It was great to see Coach Coughlin and Little Manning celebrate. Redemption is sweet. And Little Manning is now no longer just Payton’s little brother. He is Sir Eli, knighted victorious on the battlefield of blood and fire. When the chips were down. Before hundreds of millions of viewers worldwide. The slayer of one of the greatest teams ever to play the game.

In politics, Super Tuesday has come and gone. Not that I watched any of it. Or any of the talking heads. It appears that McCain pretty much has the Republican nomination locked up. I can’t imagine how that happened. But it did.

I WILL NOT vote for him, should he be the nominee. I just won’t. And I encourage my readers not to, either. He might as well be a Democrat, from his atrocious voting record. On speech. On global warming. On immigration. He’s Ted Kennedy’s buddy. I believe Hillary would do less damage to this country than McCain. Not that I’ll vote for her. I’ll probably end up writing in a candidate, maybe Ron Paul. Or voting for the Constitutional Party candidate, if they can get one on the ballot.

Happy Valentine’s Day (to those to whom it applies).




  1. New England will become a sports trivia question and a footnote to history as the years pass. I chose to support them but there was no passion in that pick. The Giants are to be congratulated. They out fought and out coached the Pats, learning from their close defeat at the end of the season and using that lesson to triumph.

    I would vote for John McCain over a Democrat. When I apply the first question that I always apply to a political candidate, what is your view of abortion on demand?, he comes out pro-life. I do trust that he will do what he says, and I will never say that of a Clinton. I think that Barak Obama is a man of integrity, but he is much too liberal for my taste. I would much rather have a President that I disagree with on many issues but know he is exactly what he appears to be then to have a focus group and legacy driven President. Reminds me a lot of the contrast between sweet lips Tom Dewey and Harry Truman. So to paraphrase a political mantra from 60 years ago, give em hell John.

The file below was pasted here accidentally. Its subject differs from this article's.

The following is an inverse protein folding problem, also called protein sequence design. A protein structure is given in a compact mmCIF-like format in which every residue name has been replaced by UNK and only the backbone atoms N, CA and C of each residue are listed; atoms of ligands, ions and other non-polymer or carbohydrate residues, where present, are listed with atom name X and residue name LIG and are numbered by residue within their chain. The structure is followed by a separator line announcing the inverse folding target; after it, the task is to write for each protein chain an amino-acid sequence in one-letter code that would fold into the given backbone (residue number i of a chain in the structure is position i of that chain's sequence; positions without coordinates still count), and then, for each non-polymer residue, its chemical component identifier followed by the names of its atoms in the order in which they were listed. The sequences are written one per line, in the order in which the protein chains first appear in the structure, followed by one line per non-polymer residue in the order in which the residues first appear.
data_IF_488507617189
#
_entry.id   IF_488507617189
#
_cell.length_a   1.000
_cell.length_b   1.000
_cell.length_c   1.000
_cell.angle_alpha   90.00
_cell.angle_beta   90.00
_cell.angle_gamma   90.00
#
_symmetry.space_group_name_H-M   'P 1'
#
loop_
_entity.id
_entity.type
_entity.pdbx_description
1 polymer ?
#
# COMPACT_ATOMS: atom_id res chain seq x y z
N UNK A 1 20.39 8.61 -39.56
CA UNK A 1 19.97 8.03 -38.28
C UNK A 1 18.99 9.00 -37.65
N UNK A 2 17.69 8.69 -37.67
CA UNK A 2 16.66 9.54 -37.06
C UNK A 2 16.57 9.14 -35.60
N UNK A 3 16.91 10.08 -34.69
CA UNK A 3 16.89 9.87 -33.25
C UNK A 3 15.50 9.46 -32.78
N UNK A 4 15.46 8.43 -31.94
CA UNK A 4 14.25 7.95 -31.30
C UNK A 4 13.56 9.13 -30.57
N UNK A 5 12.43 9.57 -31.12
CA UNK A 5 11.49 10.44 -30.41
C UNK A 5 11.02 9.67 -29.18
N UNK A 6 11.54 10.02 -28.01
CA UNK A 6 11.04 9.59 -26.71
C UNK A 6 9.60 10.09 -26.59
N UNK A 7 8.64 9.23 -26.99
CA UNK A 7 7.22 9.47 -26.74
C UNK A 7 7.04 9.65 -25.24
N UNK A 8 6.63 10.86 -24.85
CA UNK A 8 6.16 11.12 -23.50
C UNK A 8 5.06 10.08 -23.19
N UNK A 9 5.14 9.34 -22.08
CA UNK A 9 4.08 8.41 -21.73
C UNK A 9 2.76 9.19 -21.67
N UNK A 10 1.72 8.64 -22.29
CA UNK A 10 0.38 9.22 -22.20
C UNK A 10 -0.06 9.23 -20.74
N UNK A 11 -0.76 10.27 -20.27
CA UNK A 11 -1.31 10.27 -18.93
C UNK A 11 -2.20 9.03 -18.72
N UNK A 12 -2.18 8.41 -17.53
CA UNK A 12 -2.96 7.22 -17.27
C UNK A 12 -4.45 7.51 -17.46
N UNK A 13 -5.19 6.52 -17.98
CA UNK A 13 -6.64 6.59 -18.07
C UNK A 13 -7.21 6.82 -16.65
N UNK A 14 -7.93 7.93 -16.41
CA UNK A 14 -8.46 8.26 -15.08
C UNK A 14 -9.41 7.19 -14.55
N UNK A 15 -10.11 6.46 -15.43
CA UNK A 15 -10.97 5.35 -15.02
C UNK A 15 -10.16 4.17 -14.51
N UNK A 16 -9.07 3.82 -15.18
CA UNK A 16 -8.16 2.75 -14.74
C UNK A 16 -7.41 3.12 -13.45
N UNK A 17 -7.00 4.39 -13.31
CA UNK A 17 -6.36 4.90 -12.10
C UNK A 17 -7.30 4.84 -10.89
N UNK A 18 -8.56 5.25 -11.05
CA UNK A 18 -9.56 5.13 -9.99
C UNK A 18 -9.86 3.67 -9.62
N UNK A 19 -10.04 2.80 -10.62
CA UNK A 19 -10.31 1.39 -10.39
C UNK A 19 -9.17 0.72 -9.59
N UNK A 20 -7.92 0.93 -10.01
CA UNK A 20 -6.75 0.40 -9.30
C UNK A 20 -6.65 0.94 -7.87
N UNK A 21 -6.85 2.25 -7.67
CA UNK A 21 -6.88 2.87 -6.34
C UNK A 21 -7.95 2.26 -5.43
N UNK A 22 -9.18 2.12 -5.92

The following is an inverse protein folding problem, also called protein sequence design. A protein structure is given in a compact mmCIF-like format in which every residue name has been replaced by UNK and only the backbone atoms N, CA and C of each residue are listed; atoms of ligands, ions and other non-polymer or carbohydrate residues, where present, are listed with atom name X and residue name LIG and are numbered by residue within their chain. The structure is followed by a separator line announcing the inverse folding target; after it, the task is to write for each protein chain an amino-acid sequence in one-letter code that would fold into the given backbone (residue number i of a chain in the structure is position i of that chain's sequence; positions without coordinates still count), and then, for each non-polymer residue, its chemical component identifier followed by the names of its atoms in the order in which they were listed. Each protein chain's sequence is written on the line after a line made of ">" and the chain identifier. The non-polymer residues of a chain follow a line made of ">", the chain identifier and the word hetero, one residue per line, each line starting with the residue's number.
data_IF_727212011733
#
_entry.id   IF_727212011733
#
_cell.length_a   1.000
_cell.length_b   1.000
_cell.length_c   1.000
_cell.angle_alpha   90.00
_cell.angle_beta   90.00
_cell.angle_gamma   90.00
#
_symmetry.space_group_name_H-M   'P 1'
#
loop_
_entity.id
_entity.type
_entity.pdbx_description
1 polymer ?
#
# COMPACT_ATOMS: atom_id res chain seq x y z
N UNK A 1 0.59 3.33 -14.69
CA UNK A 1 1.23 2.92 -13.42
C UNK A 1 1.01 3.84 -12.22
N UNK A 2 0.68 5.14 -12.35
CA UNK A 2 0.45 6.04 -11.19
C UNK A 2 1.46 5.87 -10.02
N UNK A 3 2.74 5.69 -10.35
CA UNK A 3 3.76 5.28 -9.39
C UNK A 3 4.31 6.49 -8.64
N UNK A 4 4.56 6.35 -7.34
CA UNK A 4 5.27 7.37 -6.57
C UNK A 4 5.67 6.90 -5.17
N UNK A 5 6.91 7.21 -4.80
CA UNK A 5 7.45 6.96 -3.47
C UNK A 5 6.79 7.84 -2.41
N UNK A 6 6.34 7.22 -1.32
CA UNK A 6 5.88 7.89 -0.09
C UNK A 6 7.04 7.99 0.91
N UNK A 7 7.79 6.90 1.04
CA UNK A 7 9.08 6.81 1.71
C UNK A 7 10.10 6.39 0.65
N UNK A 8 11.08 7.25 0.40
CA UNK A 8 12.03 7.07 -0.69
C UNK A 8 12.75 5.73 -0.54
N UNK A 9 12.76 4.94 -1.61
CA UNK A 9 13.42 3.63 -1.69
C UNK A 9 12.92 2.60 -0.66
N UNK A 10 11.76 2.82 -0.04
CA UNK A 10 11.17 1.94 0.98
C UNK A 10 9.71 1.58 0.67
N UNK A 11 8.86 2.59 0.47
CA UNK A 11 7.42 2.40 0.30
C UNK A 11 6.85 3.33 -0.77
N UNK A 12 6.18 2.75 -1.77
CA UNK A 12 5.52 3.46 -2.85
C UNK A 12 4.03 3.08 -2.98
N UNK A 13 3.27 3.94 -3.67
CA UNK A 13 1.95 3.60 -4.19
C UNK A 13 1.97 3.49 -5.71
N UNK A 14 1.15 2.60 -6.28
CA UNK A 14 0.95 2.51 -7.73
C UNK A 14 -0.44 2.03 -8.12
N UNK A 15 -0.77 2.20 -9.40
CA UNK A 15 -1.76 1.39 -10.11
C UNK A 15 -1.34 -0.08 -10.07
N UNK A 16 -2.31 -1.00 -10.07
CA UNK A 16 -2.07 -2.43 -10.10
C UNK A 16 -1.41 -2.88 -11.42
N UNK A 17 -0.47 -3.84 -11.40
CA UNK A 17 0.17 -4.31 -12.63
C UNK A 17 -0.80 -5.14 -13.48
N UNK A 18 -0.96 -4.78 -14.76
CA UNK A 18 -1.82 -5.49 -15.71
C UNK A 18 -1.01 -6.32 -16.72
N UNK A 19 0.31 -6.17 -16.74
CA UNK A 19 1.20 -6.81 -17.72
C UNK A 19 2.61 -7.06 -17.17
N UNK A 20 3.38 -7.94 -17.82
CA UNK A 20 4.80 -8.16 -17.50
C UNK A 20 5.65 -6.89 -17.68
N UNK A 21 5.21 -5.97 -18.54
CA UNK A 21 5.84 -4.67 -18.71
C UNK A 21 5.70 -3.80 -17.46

Interesting how many works of art through human history dwell on theme of the man or woman lusting for some prize, throwing everyone in their way to the wolves, finally grasping the prize only to have it crumble in their hands. Faust sold his soul to Satan. Dorian Gray kept eternal youth while his portrait and soul corroded away. Consider even popular works such as the movie Indiana Jones and the Last Crusade. The wealthy Walter Donovan sponsors the quest for the Holy Grail, only to be revealed as the evil genius who seeks it for his own use, dying in horror as he drinks death from what he has sought for so long (or so he thought). I predict the same for ___ (or whatever his first initial is now) unless he finds Jesus Christ as his Lord and Savior in a soul ripping crisis conversion.

    Comment by Mark Hersch — February 8, 2008 @ 7:58 pm

  2. Thank you Giants! There is justice in the world.

    Comment by Ken Miller — February 8, 2008 @ 9:18 pm

  3. Nearly a year ago a siltation similar to ___’s came to its inevitable end. My uncle, business man, preacher, faithless husband and father died a slow death of colon cancer. My cousins reconciled with him somewhat, his daughter and daughter in law made sure that the grand children had some connection with him. His son spoke to his father for the first time in years just before he died. They were so so very angry for a long time. I recently saw a picture of him from those intervening years – he was nearly unrecognizable- part of me wants to say that regret and guilt is what robbed him of his debonair style.